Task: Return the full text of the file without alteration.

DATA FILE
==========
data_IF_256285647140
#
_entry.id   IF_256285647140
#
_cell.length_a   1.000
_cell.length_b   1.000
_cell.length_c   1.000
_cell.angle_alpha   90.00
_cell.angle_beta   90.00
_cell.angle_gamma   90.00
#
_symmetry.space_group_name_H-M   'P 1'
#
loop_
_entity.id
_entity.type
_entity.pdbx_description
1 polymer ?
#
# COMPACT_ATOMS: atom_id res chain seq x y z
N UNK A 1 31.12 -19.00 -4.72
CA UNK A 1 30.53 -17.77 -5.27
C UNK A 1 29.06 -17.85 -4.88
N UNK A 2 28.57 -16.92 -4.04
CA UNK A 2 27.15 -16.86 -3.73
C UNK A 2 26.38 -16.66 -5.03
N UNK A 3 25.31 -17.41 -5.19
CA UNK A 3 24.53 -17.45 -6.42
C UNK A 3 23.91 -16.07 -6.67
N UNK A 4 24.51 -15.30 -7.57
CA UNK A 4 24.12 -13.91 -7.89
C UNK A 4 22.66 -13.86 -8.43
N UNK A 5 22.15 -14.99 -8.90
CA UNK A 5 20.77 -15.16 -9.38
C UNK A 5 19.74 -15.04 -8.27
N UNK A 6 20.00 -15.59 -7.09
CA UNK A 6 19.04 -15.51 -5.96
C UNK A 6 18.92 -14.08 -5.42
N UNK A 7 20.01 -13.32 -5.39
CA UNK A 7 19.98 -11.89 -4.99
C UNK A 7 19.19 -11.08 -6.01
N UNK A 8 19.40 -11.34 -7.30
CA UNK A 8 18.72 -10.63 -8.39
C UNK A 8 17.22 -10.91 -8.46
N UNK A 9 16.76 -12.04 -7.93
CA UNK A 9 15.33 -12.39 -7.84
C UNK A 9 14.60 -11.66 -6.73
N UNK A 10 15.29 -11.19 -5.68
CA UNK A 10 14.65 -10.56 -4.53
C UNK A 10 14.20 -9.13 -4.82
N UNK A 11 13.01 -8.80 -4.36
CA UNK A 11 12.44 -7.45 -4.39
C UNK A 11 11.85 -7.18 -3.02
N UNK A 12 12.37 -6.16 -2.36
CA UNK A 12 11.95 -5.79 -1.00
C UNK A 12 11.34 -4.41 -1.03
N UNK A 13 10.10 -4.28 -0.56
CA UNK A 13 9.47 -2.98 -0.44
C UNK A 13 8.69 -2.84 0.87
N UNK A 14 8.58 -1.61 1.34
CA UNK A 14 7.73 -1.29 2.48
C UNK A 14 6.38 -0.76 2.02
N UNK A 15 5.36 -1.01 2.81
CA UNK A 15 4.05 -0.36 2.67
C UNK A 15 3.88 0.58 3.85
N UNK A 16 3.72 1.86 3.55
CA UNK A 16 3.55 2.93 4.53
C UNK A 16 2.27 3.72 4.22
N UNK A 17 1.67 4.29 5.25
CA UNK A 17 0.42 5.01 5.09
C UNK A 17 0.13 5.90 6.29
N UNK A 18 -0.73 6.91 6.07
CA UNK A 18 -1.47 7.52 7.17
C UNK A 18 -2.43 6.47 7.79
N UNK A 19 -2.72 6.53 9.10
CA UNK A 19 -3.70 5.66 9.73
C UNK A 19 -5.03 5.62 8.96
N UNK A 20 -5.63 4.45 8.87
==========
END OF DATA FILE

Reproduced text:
data_IF_256285647140
#
_entry.id   IF_256285647140
#
_cell.length_a   1.000
_cell.length_b   1.000
_cell.length_c   1.000
_cell.angle_alpha   90.00
_cell.angle_beta   90.00
_cell.angle_gamma   90.00
#
_symmetry.space_group_name_H-M   'P 1'
#
loop_
_entity.id
_entity.type
_entity.pdbx_description
1 polymer ?
#
# COMPACT_ATOMS: atom_id res chain seq x y z
N UNK A 1 31.12 -19.00 -4.72
CA UNK A 1 30.53 -17.77 -5.27
C UNK A 1 29.06 -17.85 -4.88
N UNK A 2 28.57 -16.92 -4.04
CA UNK A 2 27.15 -16.86 -3.73
C UNK A 2 26.38 -16.66 -5.03
N UNK A 3 25.31 -17.41 -5.19
CA UNK A 3 24.53 -17.45 -6.42
C UNK A 3 23.91 -16.07 -6.67
N UNK A 4 24.51 -15.30 -7.57
CA UNK A 4 24.12 -13.91 -7.89
C UNK A 4 22.66 -13.86 -8.43
N UNK A 5 22.15 -14.99 -8.90
CA UNK A 5 20.77 -15.16 -9.38
C UNK A 5 19.74 -15.04 -8.27
N UNK A 6 20.00 -15.59 -7.09
CA UNK A 6 19.04 -15.51 -5.96
C UNK A 6 18.92 -14.08 -5.42
N UNK A 7 20.01 -13.32 -5.39
CA UNK A 7 19.98 -11.89 -4.99
C UNK A 7 19.19 -11.08 -6.01
N UNK A 8 19.40 -11.34 -7.30
CA UNK A 8 18.72 -10.63 -8.39
C UNK A 8 17.22 -10.91 -8.46
N UNK A 9 16.76 -12.04 -7.93
CA UNK A 9 15.33 -12.39 -7.84
C UNK A 9 14.60 -11.66 -6.73
N UNK A 10 15.29 -11.19 -5.68
CA UNK A 10 14.65 -10.56 -4.53
C UNK A 10 14.20 -9.13 -4.82
N UNK A 11 13.01 -8.80 -4.36
CA UNK A 11 12.44 -7.45 -4.39
C UNK A 11 11.85 -7.18 -3.02
N UNK A 12 12.37 -6.16 -2.36
CA UNK A 12 11.95 -5.79 -1.00
C UNK A 12 11.34 -4.41 -1.03
N UNK A 13 10.10 -4.28 -0.56
CA UNK A 13 9.47 -2.98 -0.44
C UNK A 13 8.69 -2.84 0.87
N UNK A 14 8.58 -1.61 1.34
CA UNK A 14 7.73 -1.29 2.48
C UNK A 14 6.38 -0.76 2.02
N UNK A 15 5.36 -1.01 2.81
CA UNK A 15 4.05 -0.36 2.67
C UNK A 15 3.88 0.58 3.85
N UNK A 16 3.72 1.86 3.55
CA UNK A 16 3.55 2.93 4.53
C UNK A 16 2.27 3.72 4.22
N UNK A 17 1.67 4.29 5.25
CA UNK A 17 0.42 5.01 5.09
C UNK A 17 0.13 5.90 6.29
N UNK A 18 -0.73 6.91 6.07
CA UNK A 18 -1.47 7.52 7.17
C UNK A 18 -2.43 6.47 7.79
N UNK A 19 -2.72 6.53 9.10
CA UNK A 19 -3.70 5.66 9.73
C UNK A 19 -5.03 5.62 8.96
N UNK A 20 -5.63 4.45 8.87